Endocrinol Metab > Volume 22(2); 2007 > Article
Journal of Korean Endocrine Society 2007;22(2):142-148.
DOI: https://doi.org/10.3803/jkes.2007.22.2.142    Published online April 1, 2007.
A Case of Tumor-induced Osteomalacia with Elevated Fibroblast Growth Factor-23.
Hae Sung Kim, Hyun Seung Jung, Hee Jung Kim, Sung Yeon Kim, Sang Wan Kim, Chan Soo Shin, Chong Jai Kim, Seong Yeon Kim
1Department of Internal Medicine, Seoul National University College of Medicine, Korea.
2Department of Pathology, Seoul National University College of Medicine, Korea.
3The Hormone Research Center, Seoul National University Hospital Clinical Research Institute, Korea.
Tumor-induced osteomalacia (TIO), a paraneoplastic disease, is characterized by hypophosphatemia, and caused by renal phosphate wasting inappropriately, normal or decreased 1, 25(OH)2D3 production, and defective calcification of cartilage and bone. Because the removal of the responsible tumor normalizes phosphate metabolism, unidentified humoral phosphaturic factors (phosphatonin) are believed to be responsible for this syndrome. These factors include fibroblast growth factor (FGF)-23, secreted frizzled-related protein-4 and matrix extracellular phosphoglycoprotein. However, no case of TIO producing FGF-23 has been clearly reported in Korea. Herein, a case of TIO producing FGF-23 in a 45-year-old woman is reported. The patient presented with a large tumor on her buttock, with severe bone and muscle pain. A histological examination of the tumor revealed a mixed connective tissue tumor, consisting of deposition of calcified materials and surrounding primitive spindle cells, with prominent vascularity. Whether FGF-23 is a secreted factor, as well as its levels of expression in tumors were investigated. An immunohistochemical study showed the tumor cells to be FGF-23 positive. Furthermore, the levels of serum FGF-23 were extremely high and an RT-PCR analysis, using total RNA from the tumor, revealed the abundant expression of FGF-23 mRNA. After removal of the tumor, all the biochemical and hormonal abnormalities disappeared, with marked symptomatic improvement.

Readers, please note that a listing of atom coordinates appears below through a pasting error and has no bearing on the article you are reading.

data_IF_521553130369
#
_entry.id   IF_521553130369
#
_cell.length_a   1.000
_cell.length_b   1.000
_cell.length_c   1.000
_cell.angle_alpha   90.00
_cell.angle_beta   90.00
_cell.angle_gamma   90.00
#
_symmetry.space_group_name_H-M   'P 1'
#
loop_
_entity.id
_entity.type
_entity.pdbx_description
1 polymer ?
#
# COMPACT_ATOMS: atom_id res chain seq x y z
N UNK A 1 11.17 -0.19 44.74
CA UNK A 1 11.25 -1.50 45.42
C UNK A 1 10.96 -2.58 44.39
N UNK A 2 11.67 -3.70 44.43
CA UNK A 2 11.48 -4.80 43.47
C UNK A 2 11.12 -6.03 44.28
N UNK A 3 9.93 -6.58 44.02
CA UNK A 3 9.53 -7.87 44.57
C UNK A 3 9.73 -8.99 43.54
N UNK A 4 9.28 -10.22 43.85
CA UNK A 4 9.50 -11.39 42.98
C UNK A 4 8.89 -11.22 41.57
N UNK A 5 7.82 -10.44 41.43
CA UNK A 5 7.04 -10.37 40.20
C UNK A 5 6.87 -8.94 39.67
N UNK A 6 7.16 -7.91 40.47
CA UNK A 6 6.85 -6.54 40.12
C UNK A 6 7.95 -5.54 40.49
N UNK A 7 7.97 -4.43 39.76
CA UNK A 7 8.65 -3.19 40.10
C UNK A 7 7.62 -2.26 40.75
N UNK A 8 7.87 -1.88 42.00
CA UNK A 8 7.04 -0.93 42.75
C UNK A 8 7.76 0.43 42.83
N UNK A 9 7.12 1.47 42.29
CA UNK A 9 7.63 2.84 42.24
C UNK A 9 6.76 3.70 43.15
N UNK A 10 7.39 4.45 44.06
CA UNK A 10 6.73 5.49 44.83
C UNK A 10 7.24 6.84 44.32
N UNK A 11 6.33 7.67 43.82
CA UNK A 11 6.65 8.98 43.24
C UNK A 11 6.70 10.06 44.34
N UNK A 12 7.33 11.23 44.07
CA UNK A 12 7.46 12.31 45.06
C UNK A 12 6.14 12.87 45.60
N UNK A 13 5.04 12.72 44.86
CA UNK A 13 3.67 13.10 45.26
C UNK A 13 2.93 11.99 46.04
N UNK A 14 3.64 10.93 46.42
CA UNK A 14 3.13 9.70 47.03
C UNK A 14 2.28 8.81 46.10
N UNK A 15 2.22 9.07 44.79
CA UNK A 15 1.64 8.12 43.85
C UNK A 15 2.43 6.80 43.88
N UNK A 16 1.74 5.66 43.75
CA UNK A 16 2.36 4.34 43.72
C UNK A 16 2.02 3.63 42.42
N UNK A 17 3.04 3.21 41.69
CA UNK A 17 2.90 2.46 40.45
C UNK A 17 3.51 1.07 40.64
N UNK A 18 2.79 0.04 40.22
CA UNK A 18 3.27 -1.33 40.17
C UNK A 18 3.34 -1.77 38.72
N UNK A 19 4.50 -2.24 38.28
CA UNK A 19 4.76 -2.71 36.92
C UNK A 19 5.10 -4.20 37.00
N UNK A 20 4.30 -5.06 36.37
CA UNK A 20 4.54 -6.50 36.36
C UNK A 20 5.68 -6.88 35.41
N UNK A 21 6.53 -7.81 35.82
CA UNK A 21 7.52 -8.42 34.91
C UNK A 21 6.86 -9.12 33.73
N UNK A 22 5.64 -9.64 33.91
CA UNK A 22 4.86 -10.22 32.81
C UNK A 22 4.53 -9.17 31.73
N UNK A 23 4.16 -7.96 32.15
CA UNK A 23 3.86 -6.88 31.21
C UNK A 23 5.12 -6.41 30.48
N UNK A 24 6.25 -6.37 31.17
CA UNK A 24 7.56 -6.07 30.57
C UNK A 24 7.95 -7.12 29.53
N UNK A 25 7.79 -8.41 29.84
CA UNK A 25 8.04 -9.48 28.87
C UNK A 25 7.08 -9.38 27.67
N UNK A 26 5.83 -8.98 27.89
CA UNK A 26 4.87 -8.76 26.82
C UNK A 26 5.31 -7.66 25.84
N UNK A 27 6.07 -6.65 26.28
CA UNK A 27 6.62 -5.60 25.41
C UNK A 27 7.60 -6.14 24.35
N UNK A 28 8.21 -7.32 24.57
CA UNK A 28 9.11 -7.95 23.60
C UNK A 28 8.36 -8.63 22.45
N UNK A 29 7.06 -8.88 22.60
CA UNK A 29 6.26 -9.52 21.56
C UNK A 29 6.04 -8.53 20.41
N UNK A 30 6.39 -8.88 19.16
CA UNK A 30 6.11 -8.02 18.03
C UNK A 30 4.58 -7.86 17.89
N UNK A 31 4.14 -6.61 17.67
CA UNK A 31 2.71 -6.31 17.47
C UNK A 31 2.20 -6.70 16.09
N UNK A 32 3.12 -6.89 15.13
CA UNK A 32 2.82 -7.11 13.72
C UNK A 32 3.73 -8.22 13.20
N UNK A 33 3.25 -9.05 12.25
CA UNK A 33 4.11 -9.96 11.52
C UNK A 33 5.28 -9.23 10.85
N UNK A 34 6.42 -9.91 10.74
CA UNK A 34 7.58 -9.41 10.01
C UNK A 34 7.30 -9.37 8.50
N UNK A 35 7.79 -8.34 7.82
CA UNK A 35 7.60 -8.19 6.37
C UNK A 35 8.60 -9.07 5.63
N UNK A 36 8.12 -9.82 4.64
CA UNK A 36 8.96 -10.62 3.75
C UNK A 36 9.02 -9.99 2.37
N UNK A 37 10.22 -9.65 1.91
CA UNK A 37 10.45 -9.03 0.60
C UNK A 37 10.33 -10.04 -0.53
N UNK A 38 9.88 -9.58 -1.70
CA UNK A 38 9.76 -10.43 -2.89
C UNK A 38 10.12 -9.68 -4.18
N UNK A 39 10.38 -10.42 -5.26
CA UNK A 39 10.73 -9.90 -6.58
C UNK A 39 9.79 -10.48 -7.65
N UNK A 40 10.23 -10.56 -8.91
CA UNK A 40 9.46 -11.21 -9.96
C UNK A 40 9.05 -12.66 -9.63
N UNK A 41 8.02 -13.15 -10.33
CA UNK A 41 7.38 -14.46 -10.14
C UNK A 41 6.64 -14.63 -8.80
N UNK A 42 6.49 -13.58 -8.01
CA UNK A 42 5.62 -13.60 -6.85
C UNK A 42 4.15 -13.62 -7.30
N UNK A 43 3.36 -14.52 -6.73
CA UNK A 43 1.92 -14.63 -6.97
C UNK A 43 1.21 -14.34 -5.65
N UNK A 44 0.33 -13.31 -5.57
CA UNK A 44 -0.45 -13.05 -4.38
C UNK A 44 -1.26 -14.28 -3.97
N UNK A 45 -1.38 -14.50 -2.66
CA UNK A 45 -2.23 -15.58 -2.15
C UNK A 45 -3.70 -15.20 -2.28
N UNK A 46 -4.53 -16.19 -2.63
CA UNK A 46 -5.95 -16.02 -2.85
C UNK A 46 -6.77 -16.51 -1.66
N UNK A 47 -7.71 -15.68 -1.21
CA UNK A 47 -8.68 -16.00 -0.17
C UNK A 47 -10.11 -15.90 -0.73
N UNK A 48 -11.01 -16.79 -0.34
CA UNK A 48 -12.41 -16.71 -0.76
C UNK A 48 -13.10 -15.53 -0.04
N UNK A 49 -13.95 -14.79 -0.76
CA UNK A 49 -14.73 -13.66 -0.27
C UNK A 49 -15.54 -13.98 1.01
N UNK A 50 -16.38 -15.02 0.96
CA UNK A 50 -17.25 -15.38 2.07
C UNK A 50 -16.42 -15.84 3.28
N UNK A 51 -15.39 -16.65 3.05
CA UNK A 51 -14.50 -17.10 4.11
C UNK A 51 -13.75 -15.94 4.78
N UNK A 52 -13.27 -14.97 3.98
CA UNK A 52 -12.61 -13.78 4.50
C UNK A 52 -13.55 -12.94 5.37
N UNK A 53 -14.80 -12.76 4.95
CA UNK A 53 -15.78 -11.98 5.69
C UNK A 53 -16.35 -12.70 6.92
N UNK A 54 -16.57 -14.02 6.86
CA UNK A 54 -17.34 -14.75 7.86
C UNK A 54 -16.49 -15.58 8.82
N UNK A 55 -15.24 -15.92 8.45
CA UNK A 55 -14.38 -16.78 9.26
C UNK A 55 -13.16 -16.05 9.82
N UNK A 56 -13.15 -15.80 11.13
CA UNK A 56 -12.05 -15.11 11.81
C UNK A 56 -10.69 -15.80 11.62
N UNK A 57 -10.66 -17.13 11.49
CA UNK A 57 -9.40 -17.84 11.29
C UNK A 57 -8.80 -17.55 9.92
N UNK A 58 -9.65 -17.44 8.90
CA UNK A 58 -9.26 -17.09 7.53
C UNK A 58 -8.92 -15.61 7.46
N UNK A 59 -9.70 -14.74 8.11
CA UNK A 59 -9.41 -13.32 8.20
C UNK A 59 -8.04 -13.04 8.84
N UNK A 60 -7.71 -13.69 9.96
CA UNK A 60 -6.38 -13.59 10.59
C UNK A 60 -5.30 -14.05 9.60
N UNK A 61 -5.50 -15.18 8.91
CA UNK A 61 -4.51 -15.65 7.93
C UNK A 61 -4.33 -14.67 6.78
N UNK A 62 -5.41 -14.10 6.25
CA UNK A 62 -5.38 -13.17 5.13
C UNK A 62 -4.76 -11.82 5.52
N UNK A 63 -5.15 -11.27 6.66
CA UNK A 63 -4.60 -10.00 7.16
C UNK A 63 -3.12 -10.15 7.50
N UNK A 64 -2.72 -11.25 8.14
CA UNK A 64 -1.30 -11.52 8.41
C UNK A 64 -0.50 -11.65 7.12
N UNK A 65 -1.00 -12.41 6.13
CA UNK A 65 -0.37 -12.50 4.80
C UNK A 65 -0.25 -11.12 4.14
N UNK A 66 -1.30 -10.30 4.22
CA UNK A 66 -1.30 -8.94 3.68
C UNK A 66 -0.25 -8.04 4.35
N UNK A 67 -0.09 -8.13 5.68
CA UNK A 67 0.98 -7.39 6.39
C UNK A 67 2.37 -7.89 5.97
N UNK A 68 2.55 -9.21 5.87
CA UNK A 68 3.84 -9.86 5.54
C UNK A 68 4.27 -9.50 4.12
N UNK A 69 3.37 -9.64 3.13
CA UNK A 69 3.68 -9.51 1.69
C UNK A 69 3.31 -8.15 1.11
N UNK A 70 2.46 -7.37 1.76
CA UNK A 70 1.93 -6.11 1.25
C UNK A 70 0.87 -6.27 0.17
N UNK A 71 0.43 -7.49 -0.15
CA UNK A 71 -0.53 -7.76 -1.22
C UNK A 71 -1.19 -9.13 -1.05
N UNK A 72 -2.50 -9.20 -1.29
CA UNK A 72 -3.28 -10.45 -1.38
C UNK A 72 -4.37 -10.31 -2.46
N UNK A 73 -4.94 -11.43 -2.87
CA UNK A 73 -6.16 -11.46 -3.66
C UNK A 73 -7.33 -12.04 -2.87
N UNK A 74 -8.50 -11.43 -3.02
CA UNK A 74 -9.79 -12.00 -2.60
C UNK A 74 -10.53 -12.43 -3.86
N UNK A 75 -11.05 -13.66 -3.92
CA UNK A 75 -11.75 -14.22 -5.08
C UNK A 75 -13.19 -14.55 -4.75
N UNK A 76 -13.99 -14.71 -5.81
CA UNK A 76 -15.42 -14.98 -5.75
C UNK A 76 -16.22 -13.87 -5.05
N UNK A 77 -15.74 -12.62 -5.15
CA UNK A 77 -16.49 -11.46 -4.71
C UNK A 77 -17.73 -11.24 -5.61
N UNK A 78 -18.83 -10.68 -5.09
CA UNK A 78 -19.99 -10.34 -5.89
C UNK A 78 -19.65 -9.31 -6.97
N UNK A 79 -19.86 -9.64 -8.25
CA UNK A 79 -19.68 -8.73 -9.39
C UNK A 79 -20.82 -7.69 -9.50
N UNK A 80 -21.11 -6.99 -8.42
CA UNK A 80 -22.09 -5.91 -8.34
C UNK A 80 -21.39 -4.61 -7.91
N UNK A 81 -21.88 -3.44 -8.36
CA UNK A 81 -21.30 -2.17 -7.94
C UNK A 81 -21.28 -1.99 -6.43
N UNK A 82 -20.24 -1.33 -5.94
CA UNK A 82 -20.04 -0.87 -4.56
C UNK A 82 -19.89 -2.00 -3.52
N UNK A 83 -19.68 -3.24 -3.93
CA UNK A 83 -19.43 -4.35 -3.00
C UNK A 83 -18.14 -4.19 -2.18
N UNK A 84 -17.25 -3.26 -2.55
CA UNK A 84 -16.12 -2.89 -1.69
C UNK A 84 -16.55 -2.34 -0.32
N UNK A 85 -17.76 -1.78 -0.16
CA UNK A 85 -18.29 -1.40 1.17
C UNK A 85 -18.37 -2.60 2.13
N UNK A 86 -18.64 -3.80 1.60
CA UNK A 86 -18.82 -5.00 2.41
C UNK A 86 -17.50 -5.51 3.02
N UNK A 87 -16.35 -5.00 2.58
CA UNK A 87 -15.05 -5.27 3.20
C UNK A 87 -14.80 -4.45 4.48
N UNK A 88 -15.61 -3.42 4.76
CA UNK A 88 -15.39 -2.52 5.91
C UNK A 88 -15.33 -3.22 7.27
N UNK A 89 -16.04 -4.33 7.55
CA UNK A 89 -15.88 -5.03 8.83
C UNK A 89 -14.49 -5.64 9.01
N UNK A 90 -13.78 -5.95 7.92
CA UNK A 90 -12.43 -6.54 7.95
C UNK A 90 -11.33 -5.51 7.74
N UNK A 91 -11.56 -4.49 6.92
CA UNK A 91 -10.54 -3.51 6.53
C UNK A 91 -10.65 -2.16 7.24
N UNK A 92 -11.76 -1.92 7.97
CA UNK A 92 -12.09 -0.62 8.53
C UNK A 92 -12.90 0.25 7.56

Key Words: Fibroblast growth factor-23, Tumor-induced osteomalacia

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